One of the mysteries of the English language finally explained.
Of or connected with Julius Caesar or the Caesars.
- ‘Some say the gesture was genuine, but others suspected it was but another instance of Caesarian politics, a carefully orchestrated event between he and Antony to reassure the mob that Caesar would not be king.’
- ‘On the other hand, the memoirs have what we might call their Caesarean moments.’
- ‘Caesar's time, authoritatively printed in the calendar, has triumphed over the archaic oral proclamation of the kalends by the priesthood, just as the Caesarian style of politics has triumphed over the Republican.’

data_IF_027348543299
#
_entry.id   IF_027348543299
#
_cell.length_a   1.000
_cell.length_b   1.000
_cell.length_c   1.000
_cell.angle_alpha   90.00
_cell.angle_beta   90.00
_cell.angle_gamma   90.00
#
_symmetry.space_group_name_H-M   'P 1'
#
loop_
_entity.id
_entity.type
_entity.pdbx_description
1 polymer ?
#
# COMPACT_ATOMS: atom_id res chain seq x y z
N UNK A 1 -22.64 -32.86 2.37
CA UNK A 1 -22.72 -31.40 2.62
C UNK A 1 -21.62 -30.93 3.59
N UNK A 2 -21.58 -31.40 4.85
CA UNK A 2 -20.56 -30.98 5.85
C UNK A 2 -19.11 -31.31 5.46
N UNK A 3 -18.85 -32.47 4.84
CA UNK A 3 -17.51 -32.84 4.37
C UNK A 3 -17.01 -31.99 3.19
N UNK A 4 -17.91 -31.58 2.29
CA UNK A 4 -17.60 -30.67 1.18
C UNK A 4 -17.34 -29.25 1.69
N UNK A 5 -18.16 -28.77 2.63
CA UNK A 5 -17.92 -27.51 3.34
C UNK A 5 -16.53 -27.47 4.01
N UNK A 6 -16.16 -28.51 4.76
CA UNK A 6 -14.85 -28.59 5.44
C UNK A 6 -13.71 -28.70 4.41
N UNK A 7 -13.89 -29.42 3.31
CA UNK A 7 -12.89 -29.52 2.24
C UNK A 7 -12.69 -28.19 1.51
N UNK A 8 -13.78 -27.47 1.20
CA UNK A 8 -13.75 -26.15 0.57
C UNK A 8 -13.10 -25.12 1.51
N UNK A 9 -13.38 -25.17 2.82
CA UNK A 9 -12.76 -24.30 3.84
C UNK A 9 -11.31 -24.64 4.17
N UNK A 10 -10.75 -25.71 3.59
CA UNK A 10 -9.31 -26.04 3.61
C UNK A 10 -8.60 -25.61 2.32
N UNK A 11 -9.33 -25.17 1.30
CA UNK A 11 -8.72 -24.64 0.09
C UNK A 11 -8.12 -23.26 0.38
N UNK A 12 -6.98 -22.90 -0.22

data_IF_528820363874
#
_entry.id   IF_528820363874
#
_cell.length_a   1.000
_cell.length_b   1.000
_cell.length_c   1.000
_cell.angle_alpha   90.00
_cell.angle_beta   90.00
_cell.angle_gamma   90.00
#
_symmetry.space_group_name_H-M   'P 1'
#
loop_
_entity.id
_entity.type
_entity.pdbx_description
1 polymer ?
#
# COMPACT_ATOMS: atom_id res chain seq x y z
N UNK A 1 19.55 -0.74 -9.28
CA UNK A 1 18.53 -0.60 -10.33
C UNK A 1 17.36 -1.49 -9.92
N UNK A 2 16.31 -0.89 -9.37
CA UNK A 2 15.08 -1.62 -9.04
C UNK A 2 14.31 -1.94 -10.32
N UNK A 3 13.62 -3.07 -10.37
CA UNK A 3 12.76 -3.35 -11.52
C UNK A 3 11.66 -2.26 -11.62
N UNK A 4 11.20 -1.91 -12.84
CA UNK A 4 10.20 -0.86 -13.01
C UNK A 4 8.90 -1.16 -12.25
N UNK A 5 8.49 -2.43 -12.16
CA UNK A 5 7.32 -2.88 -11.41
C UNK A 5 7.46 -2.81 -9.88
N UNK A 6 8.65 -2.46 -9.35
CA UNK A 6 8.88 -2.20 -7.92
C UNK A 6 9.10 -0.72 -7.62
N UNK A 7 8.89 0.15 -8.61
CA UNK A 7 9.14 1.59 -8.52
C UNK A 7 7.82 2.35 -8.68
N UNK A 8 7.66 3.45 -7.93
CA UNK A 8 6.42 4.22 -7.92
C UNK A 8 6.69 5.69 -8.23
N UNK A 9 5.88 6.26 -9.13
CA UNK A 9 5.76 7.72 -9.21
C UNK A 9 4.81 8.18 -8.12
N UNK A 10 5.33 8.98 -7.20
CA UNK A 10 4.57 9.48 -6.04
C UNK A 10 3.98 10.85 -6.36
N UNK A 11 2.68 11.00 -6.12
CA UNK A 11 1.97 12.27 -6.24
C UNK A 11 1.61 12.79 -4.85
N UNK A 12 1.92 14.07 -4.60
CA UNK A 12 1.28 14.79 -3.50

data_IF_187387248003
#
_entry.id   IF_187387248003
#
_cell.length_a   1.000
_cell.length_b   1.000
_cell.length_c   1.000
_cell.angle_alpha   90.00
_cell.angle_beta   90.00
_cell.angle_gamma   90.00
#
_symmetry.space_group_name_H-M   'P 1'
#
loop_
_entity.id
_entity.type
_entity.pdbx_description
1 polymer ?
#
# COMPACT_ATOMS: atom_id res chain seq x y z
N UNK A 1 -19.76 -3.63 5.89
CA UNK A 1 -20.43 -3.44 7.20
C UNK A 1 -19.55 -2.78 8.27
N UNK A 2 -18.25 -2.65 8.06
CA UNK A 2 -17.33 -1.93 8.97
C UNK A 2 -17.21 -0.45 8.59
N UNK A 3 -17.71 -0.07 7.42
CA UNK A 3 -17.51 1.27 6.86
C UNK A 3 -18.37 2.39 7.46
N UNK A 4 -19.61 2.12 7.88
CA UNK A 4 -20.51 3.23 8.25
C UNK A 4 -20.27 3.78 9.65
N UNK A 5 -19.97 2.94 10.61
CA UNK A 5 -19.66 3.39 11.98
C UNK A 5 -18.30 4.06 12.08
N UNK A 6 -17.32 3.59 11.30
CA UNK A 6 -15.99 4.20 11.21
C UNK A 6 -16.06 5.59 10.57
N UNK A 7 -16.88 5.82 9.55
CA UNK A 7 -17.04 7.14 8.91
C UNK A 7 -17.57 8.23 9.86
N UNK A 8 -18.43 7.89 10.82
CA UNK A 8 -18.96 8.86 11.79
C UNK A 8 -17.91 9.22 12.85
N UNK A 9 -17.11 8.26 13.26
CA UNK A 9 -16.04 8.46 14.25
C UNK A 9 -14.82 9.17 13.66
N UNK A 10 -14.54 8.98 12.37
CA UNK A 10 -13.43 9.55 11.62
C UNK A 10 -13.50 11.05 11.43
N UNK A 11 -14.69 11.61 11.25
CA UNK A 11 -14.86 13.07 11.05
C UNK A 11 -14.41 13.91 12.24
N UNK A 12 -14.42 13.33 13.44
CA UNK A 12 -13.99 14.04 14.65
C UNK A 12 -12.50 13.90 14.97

- ‘For far too long, Rome had lived by conquest - through seizing, by force of arms, what its spendthrift patricians and Caesarian Mafiosi could not hope to gain by trade alone.’
- ‘He acquired and exercised a strong personal dominance, but this was soon threatened by the emergence of Octavian (the future Augustus), and the two locked in competition for the Caesarian leadership.’
- ‘Yet another begins like a Caesarean pronouncement at an inaugural of a gladiatorial contest.’
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